We agree with the circuit court's resolution of this issue and adopt its analysis as our own. The circuit court said:
The Commission in their Final Order did discuss whether the regulatory language established some preference for grounding over insulating or isolating employees, but any such distinction is irrelevant. The Commission stated, “while the standard does prefer grounding to prevent accidental electrical injury, the standard still gives the employer the option of insulating or isolating its employees.” (A.R., Pleading 26, p. 27). Thus, regardless of what the statute prefers, the Commission recognized that so long as the employer either grounds the equipment, insulates employees, or isolates its employees, the regulation is satisfied.
(R. at 100). We find no error warranting reversal here.
B. Violation of 29 C.F.R. § 1926.955(c)(3)
Bowlin next contends that the Commission erred when it concluded that Bowlin had violated the cited standard, 29 C.F.R. § 1926.955(c)(3).
To establish a safety violation, the labor cabinet must prove by a preponderance of the evidence (1) the applicability of the standard, (2) the employer's noncompliance with the terms of the standard, (3) employee access to the violative condition, and (4) the employer's actual or constructive knowledge of the violation.
David Gaines Roofing, 344 S.W.3d at 148 (citation omitted). In this case, Bowlin challenges the sufficiency of the evidence as to the second and fourth elements.7
(i). Non compliance with Terms of the Standard
Given the facts of this case, the focus, necessarily, is on Bowlin's policy, if any, to ground or insulate.
Blevins Bowlin testified that each employee is issued a pair of rubber gloves and sleeves (also known as PPE) upon hire. On August 10, 2009—two days before Haste's accident—Bowlin conducted a ten-hour OSHA safety training course taught by consultant Michael Gibson. During the training, Gibson reminded crew members that “the first line of defense is personal protective equipment.” Donald Mulliken, Bowlin's Safety Director, reminded crew members that they could be disciplined for failing to wear PPE. At the conclusion of the training session, Mulliken provided each crew member, including Haste, with new insulated rubber gloves and sleeves.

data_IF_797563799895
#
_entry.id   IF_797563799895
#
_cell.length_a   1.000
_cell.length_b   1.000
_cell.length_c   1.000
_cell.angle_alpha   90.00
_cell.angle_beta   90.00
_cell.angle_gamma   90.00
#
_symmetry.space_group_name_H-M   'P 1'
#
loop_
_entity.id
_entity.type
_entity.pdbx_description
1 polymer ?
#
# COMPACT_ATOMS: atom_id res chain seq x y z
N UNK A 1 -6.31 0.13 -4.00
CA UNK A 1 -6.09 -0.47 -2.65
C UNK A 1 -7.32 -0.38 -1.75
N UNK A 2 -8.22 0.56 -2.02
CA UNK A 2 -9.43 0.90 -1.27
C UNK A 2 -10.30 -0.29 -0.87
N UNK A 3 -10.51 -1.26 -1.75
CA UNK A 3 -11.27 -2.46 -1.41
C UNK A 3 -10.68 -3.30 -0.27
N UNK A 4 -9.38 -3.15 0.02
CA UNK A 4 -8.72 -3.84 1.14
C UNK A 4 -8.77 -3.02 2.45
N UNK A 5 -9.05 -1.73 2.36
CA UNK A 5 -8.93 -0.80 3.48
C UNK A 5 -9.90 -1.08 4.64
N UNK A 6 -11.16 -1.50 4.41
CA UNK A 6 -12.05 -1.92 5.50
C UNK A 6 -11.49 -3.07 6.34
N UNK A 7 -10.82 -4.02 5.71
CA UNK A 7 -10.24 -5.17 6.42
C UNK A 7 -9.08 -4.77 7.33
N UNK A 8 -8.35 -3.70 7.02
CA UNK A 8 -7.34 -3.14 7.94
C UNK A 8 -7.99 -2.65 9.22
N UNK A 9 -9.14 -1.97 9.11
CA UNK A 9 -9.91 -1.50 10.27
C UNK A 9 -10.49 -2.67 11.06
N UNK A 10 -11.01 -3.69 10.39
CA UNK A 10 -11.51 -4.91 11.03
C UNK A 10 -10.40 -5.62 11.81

At the beginning of the work day on August 12, 2009, crew members were again advised to be mindful of safety issues during the customary prework tailgate meeting. Foreman Douglas instructed all the crew members to wear gloves and sleeves.
The Commission found that, despite having extensive and commendable safety and training policies, Bowlin did not have a well-established internal policy for grounding tensioner trucks, and did not have a specific policy requiring employees to wear PPE when approaching a tensioner truck. With respect to grounding the tensioner truck, there is ample evidence in the record to support the Commission's finding that, on the day of the accident, the tensioner truck was not grounded. Compliance Officer Rapp testified that his investigation revealed there was no grounding system on the tensioner truck. Employees interviewed by Rapp stated they had no experience grounding the truck and that it was not standard practice to do so. Foreman Douglas reported to Officer Rapp that he was unaware of ever grounding the tensioner truck. Haste testified the tensioner truck never had a ground on it, and there was no discussion on the day of the accident regarding the need to ground that truck. Furthermore, Mulliken admitted he did not even know Bowlin owned the truck in which the tensioner was mounted.
Our inquiry, however, is not at an end. Despite the ungrounded tensioner truck, if Bowlin had made provisions to insulate its employees, the requirements of the cited standard would have been met.
The Commission found there was no work rule requiring employees to wear PPE while working on the ground or while working near the tensioner. The evidence concerning Bowlin's PPE policy was certainly conflicting. Safety Director Mulliken, Consultant Gibson, and employee Jerry Condor all testified that employees were told generally during the ten-hour OSHA training on August 10, 2009, that PPE, including gloves and sleeves, was to be worn. Likewise, Condor confirmed that Foreman Douglas instructed the crew members generally during the tailgate meeting to wear their PPE. It is quite clear that Bowlin's policy was for employees to wear PPE while working near lines known to be energized. There is no dispute that, on the day of the accident, crew members, including Haste, were wearing their PPE while working off the ground with lines known to be electrified—that is, while working with the lines they were replacing. The question, however, is whether Bowlin's policy extended to employees working on the ground, around lines that could be, but were not known to be, electrified, including while operating or handling the tensioner.